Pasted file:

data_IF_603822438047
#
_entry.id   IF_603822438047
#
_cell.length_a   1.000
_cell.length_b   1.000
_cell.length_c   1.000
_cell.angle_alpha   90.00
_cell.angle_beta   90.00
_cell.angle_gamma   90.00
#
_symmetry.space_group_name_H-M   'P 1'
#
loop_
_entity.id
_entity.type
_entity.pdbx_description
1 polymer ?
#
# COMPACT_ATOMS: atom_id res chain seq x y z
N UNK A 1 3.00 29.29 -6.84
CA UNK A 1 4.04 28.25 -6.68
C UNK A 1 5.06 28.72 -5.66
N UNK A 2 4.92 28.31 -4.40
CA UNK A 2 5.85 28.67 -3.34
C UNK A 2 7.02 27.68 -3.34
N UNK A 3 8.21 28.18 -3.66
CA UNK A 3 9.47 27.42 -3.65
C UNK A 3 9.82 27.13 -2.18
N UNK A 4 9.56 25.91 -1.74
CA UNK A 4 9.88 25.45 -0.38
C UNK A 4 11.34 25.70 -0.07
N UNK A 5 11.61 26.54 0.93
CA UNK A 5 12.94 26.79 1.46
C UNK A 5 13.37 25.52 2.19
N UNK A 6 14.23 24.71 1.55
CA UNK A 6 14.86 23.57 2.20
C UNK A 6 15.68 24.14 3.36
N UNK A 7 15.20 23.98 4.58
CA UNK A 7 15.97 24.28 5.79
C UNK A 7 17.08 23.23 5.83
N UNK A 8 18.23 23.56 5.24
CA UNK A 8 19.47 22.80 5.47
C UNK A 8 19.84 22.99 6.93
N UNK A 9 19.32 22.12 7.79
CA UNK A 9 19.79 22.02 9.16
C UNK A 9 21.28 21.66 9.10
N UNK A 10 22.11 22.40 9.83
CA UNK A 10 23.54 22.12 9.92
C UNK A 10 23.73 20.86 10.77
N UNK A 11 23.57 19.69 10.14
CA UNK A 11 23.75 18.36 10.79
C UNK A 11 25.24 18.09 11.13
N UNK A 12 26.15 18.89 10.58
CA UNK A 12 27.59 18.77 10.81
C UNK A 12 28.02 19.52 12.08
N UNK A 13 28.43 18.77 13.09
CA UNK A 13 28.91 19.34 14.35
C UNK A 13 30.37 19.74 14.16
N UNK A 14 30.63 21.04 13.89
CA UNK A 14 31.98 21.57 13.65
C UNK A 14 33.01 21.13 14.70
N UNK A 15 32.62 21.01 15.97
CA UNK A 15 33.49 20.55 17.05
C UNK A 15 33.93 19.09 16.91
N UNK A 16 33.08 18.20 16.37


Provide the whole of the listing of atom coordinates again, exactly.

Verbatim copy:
data_IF_603822438047
#
_entry.id   IF_603822438047
#
_cell.length_a   1.000
_cell.length_b   1.000
_cell.length_c   1.000
_cell.angle_alpha   90.00
_cell.angle_beta   90.00
_cell.angle_gamma   90.00
#
_symmetry.space_group_name_H-M   'P 1'
#
loop_
_entity.id
_entity.type
_entity.pdbx_description
1 polymer ?
#
# COMPACT_ATOMS: atom_id res chain seq x y z
N UNK A 1 3.00 29.29 -6.84
CA UNK A 1 4.04 28.25 -6.68
C UNK A 1 5.06 28.72 -5.66
N UNK A 2 4.92 28.31 -4.40
CA UNK A 2 5.85 28.67 -3.34
C UNK A 2 7.02 27.68 -3.34
N UNK A 3 8.21 28.18 -3.66
CA UNK A 3 9.47 27.42 -3.65
C UNK A 3 9.82 27.13 -2.18
N UNK A 4 9.56 25.91 -1.74
CA UNK A 4 9.88 25.45 -0.38
C UNK A 4 11.34 25.70 -0.07
N UNK A 5 11.61 26.54 0.93
CA UNK A 5 12.94 26.79 1.46
C UNK A 5 13.37 25.52 2.19
N UNK A 6 14.23 24.71 1.55
CA UNK A 6 14.86 23.57 2.20
C UNK A 6 15.68 24.14 3.36
N UNK A 7 15.20 23.98 4.58
CA UNK A 7 15.97 24.28 5.79
C UNK A 7 17.08 23.23 5.83
N UNK A 8 18.23 23.56 5.24
CA UNK A 8 19.47 22.80 5.47
C UNK A 8 19.84 22.99 6.93
N UNK A 9 19.32 22.12 7.79
CA UNK A 9 19.79 22.02 9.16
C UNK A 9 21.28 21.66 9.10
N UNK A 10 22.11 22.40 9.83
CA UNK A 10 23.54 22.12 9.92
C UNK A 10 23.73 20.86 10.77
N UNK A 11 23.57 19.69 10.14
CA UNK A 11 23.75 18.36 10.79
C UNK A 11 25.24 18.09 11.13
N UNK A 12 26.15 18.89 10.58
CA UNK A 12 27.59 18.77 10.81
C UNK A 12 28.02 19.52 12.08
N UNK A 13 28.43 18.77 13.09
CA UNK A 13 28.91 19.34 14.35
C UNK A 13 30.37 19.74 14.16
N UNK A 14 30.63 21.04 13.89
CA UNK A 14 31.98 21.57 13.65
C UNK A 14 33.01 21.13 14.70
N UNK A 15 32.62 21.01 15.97
CA UNK A 15 33.49 20.55 17.05
C UNK A 15 33.93 19.09 16.91
N UNK A 16 33.08 18.20 16.37